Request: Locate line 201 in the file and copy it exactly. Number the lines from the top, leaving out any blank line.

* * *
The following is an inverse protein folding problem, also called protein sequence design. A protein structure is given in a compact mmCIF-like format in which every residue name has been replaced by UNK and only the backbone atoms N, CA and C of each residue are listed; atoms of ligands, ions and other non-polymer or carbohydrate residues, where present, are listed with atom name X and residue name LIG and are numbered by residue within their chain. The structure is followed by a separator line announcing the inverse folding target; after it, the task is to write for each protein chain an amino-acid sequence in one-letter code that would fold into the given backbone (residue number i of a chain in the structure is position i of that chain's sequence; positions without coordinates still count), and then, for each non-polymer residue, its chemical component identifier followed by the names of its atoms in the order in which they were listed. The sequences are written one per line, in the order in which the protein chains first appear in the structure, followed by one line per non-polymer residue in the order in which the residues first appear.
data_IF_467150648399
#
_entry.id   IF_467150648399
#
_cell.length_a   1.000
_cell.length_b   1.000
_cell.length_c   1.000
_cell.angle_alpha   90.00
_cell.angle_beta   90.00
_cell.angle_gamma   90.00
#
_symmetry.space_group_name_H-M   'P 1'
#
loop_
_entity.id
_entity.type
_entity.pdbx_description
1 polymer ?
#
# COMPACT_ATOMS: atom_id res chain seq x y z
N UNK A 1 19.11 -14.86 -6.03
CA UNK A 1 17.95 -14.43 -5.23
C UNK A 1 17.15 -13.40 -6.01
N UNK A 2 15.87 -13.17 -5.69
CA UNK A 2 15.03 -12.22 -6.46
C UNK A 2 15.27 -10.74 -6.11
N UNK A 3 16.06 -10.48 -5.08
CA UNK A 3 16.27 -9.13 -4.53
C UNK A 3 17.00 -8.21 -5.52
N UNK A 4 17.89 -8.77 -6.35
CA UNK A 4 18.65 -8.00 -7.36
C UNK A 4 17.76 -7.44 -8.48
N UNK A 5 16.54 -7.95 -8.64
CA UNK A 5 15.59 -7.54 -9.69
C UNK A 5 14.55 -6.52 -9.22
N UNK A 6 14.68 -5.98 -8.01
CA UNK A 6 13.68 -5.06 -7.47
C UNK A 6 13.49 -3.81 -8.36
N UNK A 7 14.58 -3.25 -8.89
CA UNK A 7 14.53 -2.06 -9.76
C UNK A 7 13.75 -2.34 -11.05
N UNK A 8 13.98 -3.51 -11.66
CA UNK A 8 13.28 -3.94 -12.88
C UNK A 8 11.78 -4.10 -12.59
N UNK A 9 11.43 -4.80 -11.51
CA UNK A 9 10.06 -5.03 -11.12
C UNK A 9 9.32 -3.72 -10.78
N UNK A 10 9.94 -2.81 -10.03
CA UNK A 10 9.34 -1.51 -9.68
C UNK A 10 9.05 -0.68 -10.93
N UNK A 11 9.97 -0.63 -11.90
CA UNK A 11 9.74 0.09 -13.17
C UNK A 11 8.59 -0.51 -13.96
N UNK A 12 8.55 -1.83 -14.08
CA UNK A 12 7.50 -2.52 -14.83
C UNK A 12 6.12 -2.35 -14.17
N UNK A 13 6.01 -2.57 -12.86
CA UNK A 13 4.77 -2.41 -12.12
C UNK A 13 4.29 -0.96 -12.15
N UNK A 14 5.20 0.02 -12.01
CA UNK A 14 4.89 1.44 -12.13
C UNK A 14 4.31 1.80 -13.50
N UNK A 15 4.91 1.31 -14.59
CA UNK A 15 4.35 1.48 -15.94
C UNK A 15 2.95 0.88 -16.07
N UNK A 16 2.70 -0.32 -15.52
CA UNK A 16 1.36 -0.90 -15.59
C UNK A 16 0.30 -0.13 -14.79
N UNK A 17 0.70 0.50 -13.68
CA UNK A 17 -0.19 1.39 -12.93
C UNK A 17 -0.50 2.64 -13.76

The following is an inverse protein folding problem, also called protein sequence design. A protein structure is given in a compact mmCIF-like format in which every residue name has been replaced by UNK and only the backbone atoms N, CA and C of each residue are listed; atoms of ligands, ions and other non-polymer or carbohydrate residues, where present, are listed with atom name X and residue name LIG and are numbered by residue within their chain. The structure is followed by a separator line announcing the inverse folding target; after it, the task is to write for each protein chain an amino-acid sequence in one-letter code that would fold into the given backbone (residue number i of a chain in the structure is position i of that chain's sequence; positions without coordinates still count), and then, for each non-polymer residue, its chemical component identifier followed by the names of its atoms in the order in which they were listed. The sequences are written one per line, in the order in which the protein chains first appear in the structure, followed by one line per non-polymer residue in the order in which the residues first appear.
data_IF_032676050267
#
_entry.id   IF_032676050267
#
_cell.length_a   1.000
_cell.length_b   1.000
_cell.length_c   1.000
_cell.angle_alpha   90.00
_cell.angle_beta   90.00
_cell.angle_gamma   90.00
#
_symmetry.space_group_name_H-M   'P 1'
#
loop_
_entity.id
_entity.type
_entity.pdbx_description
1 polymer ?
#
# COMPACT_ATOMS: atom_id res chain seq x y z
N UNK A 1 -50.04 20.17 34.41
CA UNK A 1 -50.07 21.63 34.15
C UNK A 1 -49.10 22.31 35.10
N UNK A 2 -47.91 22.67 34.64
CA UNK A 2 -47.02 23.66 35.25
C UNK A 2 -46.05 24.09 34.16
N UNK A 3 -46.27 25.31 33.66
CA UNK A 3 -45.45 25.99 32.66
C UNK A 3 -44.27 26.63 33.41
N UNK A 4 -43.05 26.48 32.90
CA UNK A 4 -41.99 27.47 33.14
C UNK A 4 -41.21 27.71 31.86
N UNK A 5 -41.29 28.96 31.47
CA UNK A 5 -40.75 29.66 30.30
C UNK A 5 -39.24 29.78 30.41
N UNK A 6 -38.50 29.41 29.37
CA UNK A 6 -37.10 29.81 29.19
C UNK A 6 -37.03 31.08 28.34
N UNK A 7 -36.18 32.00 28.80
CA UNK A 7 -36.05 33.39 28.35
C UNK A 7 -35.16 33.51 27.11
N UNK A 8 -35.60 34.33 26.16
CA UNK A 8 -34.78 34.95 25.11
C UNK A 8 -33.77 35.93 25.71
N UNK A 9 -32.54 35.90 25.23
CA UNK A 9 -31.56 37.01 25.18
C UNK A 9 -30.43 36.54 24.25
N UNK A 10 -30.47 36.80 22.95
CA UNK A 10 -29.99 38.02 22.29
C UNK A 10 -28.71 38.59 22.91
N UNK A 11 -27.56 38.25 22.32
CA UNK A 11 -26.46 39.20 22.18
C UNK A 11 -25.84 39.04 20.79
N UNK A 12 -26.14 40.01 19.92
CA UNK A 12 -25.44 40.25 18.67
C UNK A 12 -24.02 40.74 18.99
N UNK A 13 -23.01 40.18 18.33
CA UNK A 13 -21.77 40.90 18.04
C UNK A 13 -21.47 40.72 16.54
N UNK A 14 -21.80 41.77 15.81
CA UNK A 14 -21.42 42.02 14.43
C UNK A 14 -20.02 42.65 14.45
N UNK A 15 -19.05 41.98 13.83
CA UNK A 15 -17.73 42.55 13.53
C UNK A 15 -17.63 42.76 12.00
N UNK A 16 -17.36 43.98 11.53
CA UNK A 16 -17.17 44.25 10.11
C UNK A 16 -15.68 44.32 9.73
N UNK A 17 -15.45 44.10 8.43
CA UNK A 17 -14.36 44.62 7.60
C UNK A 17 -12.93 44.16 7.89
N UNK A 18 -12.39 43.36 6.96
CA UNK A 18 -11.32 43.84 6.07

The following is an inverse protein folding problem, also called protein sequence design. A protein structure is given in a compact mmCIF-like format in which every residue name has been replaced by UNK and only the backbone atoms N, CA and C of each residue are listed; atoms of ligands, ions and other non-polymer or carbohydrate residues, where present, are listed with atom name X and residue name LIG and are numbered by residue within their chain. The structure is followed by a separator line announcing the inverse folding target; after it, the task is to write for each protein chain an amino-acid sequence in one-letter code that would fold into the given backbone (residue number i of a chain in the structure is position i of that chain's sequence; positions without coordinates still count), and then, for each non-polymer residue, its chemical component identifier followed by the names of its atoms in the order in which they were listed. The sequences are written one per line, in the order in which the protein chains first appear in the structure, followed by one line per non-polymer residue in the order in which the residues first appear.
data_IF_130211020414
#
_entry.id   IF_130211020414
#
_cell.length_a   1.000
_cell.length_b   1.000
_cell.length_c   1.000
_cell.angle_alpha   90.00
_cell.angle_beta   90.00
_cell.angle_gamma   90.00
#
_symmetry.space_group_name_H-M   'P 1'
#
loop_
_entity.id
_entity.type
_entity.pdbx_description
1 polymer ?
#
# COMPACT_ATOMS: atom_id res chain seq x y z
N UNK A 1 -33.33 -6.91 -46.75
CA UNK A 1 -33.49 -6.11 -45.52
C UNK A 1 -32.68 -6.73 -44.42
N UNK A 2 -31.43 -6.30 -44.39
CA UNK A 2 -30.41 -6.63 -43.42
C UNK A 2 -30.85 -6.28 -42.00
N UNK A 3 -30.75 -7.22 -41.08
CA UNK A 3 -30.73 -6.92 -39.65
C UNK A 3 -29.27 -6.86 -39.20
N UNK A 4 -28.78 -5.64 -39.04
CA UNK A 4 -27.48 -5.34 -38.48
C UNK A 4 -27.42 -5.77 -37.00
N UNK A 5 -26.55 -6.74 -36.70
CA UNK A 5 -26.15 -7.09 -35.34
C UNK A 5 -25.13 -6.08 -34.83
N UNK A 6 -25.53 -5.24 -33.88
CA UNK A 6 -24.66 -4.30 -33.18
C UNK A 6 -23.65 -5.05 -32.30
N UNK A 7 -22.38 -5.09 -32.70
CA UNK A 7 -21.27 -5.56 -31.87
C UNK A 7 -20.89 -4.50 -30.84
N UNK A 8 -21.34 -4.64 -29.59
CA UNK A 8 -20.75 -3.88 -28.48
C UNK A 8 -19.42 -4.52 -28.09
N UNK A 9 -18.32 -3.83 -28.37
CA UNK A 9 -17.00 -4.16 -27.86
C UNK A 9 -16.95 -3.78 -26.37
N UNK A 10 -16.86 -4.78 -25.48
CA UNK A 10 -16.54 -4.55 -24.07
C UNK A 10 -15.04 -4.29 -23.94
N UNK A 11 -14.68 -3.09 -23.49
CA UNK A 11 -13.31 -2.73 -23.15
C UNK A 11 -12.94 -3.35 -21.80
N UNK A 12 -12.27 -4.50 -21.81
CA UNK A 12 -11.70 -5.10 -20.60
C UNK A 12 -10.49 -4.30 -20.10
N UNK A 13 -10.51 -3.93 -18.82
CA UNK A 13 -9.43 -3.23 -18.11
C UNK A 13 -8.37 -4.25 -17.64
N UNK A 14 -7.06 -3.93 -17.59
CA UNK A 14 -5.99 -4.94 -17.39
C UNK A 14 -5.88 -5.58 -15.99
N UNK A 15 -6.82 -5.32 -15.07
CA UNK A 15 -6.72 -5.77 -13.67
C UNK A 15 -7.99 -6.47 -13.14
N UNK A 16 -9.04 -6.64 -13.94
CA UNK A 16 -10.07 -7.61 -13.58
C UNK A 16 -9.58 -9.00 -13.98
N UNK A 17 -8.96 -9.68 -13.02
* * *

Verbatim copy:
N UNK A 12 -12.27 -4.50 -21.81